Arizona Sen. John McCain is trying to head off a planned executive order from President Donald Trump that could allow the CIA to reopen overseas “black sites” that were often the site of detainee torture during the War on Terror.
The New York Times obtained a draft of the executive order and published it on Wednesday.
“The President can sign whatever executive orders he likes,” McCain said in a statement. “But the law is the law. We are not bringing back torture in the United States of America.”
McCain cited the National Defence Authorization Act put into place during the Obama administration that “reaffirmed the prohibition on torture by limiting interrogation techniques to those in the Army Field Manual.”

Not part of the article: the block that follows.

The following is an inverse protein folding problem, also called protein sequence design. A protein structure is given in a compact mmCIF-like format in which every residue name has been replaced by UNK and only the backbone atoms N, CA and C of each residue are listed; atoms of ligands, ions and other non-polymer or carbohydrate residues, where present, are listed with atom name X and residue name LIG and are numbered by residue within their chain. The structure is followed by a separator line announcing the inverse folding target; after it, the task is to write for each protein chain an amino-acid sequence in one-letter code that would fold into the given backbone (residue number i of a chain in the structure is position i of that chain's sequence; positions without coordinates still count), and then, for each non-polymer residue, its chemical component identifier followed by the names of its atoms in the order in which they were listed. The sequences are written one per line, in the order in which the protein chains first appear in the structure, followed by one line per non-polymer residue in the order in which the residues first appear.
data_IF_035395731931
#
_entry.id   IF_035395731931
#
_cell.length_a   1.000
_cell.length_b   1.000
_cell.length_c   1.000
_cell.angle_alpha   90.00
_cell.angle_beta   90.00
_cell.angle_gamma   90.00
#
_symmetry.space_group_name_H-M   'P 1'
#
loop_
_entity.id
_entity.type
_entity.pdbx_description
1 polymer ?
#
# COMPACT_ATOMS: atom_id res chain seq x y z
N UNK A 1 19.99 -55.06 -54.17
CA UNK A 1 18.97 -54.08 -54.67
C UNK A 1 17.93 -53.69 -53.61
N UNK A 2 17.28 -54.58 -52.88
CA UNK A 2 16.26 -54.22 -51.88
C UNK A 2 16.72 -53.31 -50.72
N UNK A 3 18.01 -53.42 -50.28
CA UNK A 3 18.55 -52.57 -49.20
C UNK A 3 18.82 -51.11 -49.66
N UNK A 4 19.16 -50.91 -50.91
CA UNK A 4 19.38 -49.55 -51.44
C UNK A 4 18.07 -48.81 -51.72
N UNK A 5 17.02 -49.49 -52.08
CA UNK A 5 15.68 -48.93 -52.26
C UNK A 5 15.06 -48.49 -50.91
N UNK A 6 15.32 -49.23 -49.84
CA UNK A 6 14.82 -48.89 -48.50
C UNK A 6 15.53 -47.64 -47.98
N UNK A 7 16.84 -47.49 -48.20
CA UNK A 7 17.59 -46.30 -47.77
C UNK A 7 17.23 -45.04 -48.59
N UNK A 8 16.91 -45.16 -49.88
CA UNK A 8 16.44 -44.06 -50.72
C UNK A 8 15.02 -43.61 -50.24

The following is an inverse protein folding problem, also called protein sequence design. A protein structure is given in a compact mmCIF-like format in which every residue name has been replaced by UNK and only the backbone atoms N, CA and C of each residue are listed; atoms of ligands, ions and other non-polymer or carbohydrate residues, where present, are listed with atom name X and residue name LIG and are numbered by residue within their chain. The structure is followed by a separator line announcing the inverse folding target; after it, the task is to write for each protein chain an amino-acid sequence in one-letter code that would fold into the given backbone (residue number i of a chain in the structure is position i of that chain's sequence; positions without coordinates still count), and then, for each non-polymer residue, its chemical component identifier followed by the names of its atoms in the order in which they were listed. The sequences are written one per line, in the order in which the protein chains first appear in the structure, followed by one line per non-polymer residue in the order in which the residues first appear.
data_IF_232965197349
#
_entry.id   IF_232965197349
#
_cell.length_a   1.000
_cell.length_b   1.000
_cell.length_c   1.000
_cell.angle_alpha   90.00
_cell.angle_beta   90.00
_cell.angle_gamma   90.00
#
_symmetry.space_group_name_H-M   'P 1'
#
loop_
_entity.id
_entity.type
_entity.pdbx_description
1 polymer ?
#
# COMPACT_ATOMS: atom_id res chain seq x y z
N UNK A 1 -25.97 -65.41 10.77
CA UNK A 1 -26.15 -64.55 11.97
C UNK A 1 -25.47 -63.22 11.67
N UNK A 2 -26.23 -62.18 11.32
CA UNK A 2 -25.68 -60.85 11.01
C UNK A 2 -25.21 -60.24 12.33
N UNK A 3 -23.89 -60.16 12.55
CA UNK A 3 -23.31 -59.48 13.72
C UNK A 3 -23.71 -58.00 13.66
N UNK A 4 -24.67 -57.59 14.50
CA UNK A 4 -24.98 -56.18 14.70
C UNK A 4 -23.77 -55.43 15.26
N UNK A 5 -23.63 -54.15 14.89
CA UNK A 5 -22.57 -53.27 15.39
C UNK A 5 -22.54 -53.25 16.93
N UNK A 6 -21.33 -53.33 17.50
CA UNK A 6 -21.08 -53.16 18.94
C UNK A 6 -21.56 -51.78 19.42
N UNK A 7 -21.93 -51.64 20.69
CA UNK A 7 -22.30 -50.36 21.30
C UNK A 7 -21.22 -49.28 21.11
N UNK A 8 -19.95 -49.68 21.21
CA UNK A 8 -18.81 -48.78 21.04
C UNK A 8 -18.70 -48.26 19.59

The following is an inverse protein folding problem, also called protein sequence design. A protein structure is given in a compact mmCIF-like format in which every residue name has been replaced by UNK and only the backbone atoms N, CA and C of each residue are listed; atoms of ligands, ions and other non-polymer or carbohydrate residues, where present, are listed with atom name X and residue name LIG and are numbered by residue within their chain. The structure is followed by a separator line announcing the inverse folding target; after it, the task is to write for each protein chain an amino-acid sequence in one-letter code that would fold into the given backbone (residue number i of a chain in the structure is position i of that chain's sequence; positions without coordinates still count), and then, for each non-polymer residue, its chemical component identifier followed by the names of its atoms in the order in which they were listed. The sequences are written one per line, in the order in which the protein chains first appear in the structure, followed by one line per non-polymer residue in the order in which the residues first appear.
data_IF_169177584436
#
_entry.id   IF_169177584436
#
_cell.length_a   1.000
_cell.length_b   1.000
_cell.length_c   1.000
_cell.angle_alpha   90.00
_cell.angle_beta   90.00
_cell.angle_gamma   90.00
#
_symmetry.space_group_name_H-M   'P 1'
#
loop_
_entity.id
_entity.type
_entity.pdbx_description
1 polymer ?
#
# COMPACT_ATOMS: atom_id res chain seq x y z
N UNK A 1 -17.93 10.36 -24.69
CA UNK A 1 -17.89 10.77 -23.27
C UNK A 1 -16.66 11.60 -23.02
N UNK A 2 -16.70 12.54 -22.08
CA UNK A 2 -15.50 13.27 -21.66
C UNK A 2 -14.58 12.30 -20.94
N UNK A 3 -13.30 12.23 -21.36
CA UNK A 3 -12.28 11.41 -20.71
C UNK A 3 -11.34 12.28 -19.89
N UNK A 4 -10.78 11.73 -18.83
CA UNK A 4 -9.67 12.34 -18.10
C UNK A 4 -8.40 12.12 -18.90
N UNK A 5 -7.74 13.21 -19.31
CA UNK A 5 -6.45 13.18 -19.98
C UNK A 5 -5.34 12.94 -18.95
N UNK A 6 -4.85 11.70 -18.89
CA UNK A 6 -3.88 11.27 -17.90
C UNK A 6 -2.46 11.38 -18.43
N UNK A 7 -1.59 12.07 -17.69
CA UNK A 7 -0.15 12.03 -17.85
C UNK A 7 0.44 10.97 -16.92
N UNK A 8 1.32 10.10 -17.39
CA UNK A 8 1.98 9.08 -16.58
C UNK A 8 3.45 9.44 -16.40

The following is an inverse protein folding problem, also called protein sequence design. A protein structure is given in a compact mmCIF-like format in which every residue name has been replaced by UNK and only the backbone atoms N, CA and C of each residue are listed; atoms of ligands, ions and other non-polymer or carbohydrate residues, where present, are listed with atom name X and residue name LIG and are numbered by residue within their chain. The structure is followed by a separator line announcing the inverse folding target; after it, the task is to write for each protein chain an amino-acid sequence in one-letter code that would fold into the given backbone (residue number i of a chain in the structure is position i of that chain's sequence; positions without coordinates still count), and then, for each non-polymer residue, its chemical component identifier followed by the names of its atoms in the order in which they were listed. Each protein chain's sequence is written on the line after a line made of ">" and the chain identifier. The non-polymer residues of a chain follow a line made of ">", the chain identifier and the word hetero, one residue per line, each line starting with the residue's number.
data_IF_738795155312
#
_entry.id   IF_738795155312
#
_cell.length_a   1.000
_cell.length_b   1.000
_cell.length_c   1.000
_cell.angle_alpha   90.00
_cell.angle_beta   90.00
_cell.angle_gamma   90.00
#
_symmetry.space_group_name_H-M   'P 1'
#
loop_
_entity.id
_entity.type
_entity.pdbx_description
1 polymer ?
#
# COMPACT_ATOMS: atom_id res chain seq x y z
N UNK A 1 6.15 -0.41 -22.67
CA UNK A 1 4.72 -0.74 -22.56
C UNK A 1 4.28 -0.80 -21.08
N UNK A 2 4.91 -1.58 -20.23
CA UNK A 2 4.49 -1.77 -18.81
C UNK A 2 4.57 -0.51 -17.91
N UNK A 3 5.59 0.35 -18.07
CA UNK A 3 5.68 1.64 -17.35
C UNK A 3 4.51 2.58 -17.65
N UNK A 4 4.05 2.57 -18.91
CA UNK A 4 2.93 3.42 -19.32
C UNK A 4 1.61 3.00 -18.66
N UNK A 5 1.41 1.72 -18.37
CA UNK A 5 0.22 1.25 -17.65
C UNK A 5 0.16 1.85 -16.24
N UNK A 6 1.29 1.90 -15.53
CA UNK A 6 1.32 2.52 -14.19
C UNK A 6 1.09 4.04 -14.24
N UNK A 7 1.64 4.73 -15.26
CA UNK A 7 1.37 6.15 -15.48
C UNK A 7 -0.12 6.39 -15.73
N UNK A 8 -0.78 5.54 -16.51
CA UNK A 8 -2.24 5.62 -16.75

McCain also noted the Trump appointees who have said they would support the US legal ban on torture.
“During both our personal conversations and his confirmation hearing, CIA Director Mike Pompeo repeatedly committed to me that he will comply with the law that applies the Army Field Manual’s interrogation requirements to all US agencies, including the CIA,” McCain said.
“In response to written questions from the Senate Armed Services Committee, Secretary of Defence James Mattis said he ‘support[s] using the Army Field Manual as the single standard for all US military interrogations.’ I am confident these leaders will be true to their word.”
Former CIA Director Michael Hayden predicted last year that the US military would refuse to follow unlawful orders from Trump.
NOW WATCH: Watch Former CIA director James Woolsey explain why he won’t advise the Trump transition team anymore
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